Many people in tech have now experienced the benefits as well as the challenges, and many at least want the flexibility of working remotely some.
Thus, as a hiring company, you need to be clear from the outset what your remote work policy is. If you’re inflexible on location or remote setups, you need to accept that you’re behind the times and going to have problems recruiting top talent.
Make it obvious how to apply and what happens next.
This one should be obvious, but unfortunately it’s usually not.
You need to be clear about how to apply to the role. Whether it’s sending an email to a specific email address using a certain word in the subject line or filling out an online form, be very clear about how to apply and what happens next.
Regarding how to apply, I recommend using an Applicant Tracking product like Breezy to to organize your hiring like a Kanban board.
Regarding next steps, “we will be in touch” isn’t a good next step. Make it clear when you’ll be reviewing applications and what will happen if someone is qualified (a survey, a screening call, etc).
How to get more applicants for your open roles
Before we end, I want to talk about something many of you forget to do with your open roles – market and sell them.
Unless you’re willing to pay for a recruiter (and if it’s a specialized senior role, you should be willing to) or a role made for a very specific person, you need to get your role in front of as many potential candidates as possible.
Even if there are 1,000,000 people with that job title (or one slightly below it) in your market, chances are good that most are not currently actively looking (but could be interested if your role is interesting. See above) or do not qualify for your role. Your pool of prospects is now MUCH smaller and you need to get in front of as many as possible.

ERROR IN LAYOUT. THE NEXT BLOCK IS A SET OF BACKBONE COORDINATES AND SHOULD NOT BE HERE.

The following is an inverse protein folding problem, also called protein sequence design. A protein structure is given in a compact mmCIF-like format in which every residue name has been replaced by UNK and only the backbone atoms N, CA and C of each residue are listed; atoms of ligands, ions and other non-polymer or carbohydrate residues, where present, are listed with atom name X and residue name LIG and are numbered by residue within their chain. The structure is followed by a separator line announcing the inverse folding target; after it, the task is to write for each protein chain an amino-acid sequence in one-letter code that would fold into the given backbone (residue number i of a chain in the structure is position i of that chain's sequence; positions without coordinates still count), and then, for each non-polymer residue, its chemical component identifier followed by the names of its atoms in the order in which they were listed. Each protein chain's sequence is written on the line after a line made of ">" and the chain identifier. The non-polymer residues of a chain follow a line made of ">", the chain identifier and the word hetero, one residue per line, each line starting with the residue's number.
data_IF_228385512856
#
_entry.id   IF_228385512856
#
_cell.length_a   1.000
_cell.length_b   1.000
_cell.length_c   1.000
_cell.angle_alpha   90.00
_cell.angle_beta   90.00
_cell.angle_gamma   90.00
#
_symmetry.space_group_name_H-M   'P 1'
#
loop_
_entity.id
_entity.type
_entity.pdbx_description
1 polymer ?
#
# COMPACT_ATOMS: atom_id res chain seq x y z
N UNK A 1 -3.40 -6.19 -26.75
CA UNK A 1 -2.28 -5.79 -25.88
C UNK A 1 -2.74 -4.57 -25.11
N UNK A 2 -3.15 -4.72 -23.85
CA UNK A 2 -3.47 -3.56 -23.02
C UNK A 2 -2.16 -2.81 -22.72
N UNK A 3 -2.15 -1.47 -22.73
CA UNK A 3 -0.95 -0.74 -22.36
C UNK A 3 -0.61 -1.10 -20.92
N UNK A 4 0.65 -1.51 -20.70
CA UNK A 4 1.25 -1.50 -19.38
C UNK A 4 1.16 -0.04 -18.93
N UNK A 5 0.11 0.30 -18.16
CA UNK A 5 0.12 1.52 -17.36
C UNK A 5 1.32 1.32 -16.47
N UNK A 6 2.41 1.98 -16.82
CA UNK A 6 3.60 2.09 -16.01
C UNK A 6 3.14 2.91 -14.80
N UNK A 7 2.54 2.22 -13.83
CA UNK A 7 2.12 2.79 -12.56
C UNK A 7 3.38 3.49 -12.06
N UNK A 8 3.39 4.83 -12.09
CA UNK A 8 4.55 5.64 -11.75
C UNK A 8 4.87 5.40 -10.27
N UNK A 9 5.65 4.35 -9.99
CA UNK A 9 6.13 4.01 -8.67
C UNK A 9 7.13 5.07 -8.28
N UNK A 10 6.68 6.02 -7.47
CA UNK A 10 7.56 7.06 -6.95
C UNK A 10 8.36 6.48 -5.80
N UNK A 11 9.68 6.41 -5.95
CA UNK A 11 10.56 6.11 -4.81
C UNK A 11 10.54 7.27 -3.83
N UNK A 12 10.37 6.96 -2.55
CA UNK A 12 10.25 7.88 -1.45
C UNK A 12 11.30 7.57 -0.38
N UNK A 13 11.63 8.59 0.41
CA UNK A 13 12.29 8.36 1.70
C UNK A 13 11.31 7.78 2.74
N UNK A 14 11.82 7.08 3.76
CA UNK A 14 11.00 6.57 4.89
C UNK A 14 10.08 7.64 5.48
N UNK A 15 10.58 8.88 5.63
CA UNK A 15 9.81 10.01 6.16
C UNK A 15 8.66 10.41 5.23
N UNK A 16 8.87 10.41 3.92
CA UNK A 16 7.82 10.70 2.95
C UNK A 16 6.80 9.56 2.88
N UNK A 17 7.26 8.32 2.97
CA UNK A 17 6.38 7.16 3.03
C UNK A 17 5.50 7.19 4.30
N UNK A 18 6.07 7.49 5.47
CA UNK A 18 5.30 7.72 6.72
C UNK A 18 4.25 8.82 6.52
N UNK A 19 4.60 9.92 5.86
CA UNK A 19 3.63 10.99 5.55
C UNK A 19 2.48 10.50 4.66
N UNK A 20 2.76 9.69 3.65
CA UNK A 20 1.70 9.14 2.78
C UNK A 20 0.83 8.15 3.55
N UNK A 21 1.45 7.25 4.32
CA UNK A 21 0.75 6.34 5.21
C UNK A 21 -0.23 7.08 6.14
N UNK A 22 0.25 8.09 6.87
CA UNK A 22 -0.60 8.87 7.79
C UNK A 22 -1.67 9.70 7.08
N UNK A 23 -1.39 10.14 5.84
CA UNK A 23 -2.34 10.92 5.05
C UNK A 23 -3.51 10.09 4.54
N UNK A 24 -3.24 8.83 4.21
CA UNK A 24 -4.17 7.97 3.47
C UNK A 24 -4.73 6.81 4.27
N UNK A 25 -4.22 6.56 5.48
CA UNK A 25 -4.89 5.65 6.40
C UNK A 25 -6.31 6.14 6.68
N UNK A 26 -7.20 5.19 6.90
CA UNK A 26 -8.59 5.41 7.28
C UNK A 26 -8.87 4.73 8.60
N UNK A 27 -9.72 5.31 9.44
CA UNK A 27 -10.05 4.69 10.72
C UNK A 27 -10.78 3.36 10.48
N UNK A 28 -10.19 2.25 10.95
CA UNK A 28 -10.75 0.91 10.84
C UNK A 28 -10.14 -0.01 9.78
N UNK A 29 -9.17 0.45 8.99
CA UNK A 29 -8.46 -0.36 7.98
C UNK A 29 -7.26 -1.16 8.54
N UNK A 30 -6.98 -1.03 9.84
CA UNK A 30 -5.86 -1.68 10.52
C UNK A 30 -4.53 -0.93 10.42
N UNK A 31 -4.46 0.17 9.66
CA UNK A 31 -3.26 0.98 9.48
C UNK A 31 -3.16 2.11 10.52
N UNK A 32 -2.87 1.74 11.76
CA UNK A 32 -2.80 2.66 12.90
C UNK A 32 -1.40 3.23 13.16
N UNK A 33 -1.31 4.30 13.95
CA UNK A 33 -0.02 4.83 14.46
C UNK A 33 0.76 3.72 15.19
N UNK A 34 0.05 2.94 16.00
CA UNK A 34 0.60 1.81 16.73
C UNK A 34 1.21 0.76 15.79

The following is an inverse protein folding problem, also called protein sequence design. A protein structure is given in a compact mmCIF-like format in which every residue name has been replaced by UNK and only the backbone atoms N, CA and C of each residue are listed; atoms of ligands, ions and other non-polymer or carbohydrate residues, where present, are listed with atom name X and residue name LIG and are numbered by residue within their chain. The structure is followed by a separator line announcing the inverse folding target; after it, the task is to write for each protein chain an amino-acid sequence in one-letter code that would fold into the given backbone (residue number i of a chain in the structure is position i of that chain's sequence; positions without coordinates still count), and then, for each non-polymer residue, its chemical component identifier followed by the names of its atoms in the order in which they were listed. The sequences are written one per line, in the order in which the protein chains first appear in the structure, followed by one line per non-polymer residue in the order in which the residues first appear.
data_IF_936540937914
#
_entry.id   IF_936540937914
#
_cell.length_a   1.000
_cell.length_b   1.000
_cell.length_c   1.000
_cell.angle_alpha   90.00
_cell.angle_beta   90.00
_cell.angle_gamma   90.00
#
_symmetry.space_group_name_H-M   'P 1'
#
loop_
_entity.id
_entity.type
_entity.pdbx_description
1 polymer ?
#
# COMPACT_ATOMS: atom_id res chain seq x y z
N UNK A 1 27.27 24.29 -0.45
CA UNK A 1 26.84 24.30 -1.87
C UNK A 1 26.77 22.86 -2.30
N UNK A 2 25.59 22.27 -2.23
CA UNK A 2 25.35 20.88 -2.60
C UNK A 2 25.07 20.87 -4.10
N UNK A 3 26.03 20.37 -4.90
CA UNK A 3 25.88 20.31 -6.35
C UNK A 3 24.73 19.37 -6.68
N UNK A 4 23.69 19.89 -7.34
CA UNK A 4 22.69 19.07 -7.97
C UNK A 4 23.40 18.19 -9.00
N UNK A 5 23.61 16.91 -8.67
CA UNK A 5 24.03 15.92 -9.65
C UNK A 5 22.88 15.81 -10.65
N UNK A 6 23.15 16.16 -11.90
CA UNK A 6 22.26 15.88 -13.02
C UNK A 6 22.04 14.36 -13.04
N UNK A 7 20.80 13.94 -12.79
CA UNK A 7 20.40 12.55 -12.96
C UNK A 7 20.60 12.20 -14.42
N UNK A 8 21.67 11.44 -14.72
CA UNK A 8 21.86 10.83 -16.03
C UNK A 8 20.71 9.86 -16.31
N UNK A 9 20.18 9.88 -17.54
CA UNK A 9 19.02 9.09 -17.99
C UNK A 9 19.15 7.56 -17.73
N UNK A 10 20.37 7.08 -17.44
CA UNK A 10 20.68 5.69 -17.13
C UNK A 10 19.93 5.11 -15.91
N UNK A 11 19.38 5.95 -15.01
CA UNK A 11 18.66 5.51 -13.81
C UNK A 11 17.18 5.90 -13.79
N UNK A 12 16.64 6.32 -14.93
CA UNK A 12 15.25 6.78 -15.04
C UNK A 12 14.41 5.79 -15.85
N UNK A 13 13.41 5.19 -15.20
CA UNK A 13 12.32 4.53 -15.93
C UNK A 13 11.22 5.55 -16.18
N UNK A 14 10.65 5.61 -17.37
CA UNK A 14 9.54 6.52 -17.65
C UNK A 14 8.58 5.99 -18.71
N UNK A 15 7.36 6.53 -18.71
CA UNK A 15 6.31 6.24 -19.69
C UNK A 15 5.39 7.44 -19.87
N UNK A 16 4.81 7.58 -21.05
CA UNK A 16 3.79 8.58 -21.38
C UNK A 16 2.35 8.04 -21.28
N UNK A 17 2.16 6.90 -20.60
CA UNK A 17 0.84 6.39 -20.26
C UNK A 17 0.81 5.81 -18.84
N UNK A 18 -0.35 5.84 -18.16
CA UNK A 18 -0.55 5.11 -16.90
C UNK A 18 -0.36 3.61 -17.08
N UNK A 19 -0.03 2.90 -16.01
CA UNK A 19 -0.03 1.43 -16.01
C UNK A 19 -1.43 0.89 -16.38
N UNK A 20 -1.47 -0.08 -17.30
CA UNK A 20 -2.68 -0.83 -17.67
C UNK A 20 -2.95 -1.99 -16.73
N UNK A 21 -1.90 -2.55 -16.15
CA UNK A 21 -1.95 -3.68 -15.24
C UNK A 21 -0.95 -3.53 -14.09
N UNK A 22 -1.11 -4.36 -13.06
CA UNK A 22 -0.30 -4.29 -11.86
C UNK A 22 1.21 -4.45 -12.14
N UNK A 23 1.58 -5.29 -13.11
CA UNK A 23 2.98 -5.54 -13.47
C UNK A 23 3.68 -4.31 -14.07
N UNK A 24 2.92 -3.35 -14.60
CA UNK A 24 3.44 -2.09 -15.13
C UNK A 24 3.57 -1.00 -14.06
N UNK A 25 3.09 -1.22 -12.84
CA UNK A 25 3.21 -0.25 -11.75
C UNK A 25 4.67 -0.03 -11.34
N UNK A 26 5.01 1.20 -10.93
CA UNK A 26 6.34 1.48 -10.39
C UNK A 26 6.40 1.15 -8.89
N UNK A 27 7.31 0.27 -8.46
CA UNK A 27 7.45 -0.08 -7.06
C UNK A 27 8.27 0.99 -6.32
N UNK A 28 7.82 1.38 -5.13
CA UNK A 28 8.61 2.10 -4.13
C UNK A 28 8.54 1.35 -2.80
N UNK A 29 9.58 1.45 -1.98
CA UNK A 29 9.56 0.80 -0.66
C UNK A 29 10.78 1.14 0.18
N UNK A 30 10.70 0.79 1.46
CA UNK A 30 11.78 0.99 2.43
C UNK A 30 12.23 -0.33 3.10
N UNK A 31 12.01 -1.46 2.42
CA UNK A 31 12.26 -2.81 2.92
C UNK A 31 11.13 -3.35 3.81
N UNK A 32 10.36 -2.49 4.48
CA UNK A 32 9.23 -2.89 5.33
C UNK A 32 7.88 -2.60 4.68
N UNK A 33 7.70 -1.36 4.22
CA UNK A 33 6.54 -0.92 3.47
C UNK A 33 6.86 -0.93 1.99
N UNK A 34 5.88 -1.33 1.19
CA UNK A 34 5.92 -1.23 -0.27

Too many agencies, especially those who ask me if I know anyone, have broken or non existent recruitment processes.
Here’s how Credo gets 100+ applicants for every role we post, even contract roles. Credit goes to Dan Martell’s SaaS Academy for this process:
- Create a public job description. Be ready to post it on your website.
- Use an ATS like Breezy to create the role in their system. Paste the description from step 1.
- Post the role to your site. Use the ATS link for where people should apply so you can track them all.
- Post your listing on social media etc. Send it to people like me to consider promoting on social etc. Don’t stop here.
- Distribute your listing to main job boards like Indeed or LinkedIn. Expect good volume but relatively low quality from here. Lots of noise. Paying to promote jobs here has largely been a waste of money for us. Spend it below.